An overdraft of R270m had been repaid and R17m had been realized from the sale of pointless property holdings. Rental from existing tenants had increased and a more suitable and less expensive head office was now being targeted. He said he was always trying to get officials out of their old mindset about SAPO and to realize they were in business.

Major cut backs

On the labour front, there were 18,000 less staff this year, Barnes said, “brought about by a process of natural attrition” and it was hoped to transfer a large portion of a “hopelessly overstaffed head office” to operational duties.

If operational revenue failed to provide the necessary improved results in the short term, he said, then a retrenchment programme may have to be negotiated. “It will be tough but that’s how it is. The unions are aware of the long-term planning processes that have been undertaken and the alternatives understood”, he said.

SASSA a target

CEO Barnes expanded on the possibility of SAPO handling all payments of SASSA grants in the light of the volumes of “points of presence which amounted”, he repeated, “to approximately 5,000 counter points  Postbank is also to make an application to government to both handle all government mail business and a submission to SASSA in the very near future as current hiatus evolves.

He said that they had been talking to National Treasury on the savings to the national fiscus that could be gained. It was agreed that it would take much to achieve this possibility but was highly “do-able”.

He said Postbank had sufficient funds of its own to capitalize such a venture with IT networks and training should the security of such a contract be awarded. He commented that ordinary mail had dropped to 50% of original volumes due to the advent of electronic mail.

“This sea change in the way that the world now communicates had found the original management of SAPO completely at a loss on what to do”, he said, “and the decision had  apparently been to do nothing.”

Diversification from snail mail

The plan was now to diversify into courier services probably with a partner and to focus on selling Postbank services at package rates to corporate business.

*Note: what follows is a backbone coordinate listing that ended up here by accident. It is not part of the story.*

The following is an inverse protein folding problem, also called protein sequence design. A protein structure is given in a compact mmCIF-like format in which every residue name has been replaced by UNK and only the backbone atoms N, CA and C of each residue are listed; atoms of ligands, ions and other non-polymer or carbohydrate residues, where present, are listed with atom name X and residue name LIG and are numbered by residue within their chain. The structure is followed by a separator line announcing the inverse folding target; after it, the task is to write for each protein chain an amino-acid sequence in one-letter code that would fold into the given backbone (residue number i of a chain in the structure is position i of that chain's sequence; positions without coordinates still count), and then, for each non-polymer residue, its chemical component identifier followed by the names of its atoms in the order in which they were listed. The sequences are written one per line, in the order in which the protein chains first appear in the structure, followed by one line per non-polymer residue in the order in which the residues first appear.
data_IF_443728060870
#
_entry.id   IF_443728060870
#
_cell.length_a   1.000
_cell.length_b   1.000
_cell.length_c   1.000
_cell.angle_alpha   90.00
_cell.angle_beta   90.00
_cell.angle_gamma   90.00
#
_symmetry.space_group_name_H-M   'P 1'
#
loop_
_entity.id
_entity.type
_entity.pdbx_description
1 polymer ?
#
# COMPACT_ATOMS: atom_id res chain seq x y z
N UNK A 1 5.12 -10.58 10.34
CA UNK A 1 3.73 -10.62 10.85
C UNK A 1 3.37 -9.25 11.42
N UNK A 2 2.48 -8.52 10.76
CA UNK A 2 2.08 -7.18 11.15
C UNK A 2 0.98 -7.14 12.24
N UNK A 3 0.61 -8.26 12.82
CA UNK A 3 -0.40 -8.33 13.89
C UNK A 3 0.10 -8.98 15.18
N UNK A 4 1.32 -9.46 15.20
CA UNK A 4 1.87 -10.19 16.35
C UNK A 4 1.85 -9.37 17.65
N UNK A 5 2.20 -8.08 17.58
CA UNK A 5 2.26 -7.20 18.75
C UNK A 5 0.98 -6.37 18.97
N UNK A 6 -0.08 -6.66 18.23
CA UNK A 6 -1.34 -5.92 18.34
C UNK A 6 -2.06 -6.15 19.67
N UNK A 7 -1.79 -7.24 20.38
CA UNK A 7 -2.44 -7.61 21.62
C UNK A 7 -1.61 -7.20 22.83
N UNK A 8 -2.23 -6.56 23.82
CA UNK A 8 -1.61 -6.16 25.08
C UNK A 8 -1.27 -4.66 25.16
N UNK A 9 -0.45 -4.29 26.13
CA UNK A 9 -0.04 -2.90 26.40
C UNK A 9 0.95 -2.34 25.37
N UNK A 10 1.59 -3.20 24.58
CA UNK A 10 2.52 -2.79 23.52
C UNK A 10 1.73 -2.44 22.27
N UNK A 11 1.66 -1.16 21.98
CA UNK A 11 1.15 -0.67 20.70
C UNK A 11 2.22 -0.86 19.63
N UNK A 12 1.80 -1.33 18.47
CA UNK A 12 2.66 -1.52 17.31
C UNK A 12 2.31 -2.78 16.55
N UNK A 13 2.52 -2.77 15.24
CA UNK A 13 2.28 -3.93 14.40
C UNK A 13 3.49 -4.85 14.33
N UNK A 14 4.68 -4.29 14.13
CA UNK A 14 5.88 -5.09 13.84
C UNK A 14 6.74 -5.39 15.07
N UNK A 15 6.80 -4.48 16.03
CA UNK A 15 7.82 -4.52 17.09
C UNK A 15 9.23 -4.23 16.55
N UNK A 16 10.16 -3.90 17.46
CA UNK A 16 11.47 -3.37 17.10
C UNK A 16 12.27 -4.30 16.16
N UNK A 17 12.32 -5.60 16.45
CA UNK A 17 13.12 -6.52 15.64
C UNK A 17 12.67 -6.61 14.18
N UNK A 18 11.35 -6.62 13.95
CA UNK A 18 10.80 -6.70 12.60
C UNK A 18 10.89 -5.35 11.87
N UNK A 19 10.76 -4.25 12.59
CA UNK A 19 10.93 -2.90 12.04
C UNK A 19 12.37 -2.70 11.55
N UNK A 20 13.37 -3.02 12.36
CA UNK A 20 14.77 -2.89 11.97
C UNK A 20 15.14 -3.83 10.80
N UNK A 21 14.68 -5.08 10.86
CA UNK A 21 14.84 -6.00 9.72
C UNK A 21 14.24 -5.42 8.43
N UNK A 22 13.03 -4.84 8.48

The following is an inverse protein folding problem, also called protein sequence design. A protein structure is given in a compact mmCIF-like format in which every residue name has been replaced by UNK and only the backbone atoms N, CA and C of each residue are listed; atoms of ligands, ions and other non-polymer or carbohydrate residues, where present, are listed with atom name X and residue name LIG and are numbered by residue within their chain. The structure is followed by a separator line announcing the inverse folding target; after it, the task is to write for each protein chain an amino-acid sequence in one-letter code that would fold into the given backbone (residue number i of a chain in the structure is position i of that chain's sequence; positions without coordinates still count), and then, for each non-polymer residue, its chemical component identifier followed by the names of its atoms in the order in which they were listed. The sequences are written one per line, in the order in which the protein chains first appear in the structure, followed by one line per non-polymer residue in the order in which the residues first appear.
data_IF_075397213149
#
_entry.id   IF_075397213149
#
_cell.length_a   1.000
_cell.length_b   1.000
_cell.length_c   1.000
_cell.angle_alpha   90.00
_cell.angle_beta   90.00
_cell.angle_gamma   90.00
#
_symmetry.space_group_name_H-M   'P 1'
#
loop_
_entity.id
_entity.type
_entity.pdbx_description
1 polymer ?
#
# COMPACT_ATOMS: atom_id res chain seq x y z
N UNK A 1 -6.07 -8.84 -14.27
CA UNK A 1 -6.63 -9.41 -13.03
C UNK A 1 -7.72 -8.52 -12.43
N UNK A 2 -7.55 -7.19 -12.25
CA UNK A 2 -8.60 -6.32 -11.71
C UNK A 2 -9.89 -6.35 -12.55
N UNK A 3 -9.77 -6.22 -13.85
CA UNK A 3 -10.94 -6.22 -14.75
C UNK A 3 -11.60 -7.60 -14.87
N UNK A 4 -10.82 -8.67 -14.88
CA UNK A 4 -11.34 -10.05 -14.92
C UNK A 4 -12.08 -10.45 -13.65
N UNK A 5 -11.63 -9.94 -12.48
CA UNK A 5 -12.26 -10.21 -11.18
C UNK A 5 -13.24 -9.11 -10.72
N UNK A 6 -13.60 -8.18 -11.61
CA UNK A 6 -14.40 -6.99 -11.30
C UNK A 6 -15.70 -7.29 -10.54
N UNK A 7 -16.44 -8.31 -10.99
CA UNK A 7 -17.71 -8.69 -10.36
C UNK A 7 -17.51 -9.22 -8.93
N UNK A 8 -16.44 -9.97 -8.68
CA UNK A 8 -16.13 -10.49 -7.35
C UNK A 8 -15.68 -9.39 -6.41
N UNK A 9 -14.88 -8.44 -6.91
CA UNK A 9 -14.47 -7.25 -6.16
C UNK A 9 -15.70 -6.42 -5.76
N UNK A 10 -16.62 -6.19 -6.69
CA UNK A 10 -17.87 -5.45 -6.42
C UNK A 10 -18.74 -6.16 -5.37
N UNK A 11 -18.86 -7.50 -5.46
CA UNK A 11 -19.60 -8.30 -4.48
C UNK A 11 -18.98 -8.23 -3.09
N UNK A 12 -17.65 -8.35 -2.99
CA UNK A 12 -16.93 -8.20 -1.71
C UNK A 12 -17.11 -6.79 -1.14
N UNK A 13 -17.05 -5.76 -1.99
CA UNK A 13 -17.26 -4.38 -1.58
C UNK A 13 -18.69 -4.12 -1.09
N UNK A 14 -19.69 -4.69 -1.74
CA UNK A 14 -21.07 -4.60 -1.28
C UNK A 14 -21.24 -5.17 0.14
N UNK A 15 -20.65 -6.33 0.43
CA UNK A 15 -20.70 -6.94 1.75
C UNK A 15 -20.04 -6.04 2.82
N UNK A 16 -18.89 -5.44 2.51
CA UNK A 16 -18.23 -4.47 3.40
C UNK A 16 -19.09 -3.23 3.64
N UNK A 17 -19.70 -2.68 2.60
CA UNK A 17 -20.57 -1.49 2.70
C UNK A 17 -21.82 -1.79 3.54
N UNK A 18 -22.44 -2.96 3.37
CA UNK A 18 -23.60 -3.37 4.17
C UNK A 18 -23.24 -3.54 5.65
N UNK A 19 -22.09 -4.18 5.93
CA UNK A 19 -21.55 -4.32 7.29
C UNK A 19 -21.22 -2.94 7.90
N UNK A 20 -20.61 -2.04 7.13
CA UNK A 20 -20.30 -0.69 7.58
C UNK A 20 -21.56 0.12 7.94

So far, four offer attempts had been made to “buy in” as partners, CEO Barnes said, all four of which had been found totally unacceptable.  There had been an obvious attempt in all cases just to acquire Postbank’s extensive national footprint as if a possible merger of interests was a fire sale, in each case contenders having given no consideration to the idea of what “was in it” as a revenue source to Postbank.   All propositions were  rejected out of hand.

Barnes told Parliamentarians, with the Minister still present at the portfolio committee meeting, that e-commerce in the form of public hubs or malls to the SADC area as well as locally will become a major revenue base for SAPO especially in lower income groups.

Generally, on all fronts, 22 significant projects had been approved, CEO Barnes said, with a further 9 in the project stage; 4 projects were in the procurement stage and others in testing and feasibility stages.

Transport more agile

As far as the transport book was concerned, SAPO  had decreased its annual expenditure   by 30% by exercising rationality and purchasing new vehicles cutting down on maintenance and repairs to old vehicles, Savings were also achieved by boosting efficiency with “a more agile logistics mind-set.”

The overall corporate plan forecast is mixed, Barnes said, and whilst revenue has declined significantly on a net basis, which was expected and planned for whilst SAPO re-grouped and cut out unprofitable exercises, it will still meet its corporate plan targets and “looked headed to be back into the black by a small amount in 2016/7”, said Barnes.

When it came to the balance sheet, he remarked SAPO still has an extremely large amount of debt which needs to be paid. However, it was important to note that the entity was now solvent and could pay. It also had liquidity in cash of its own available for development.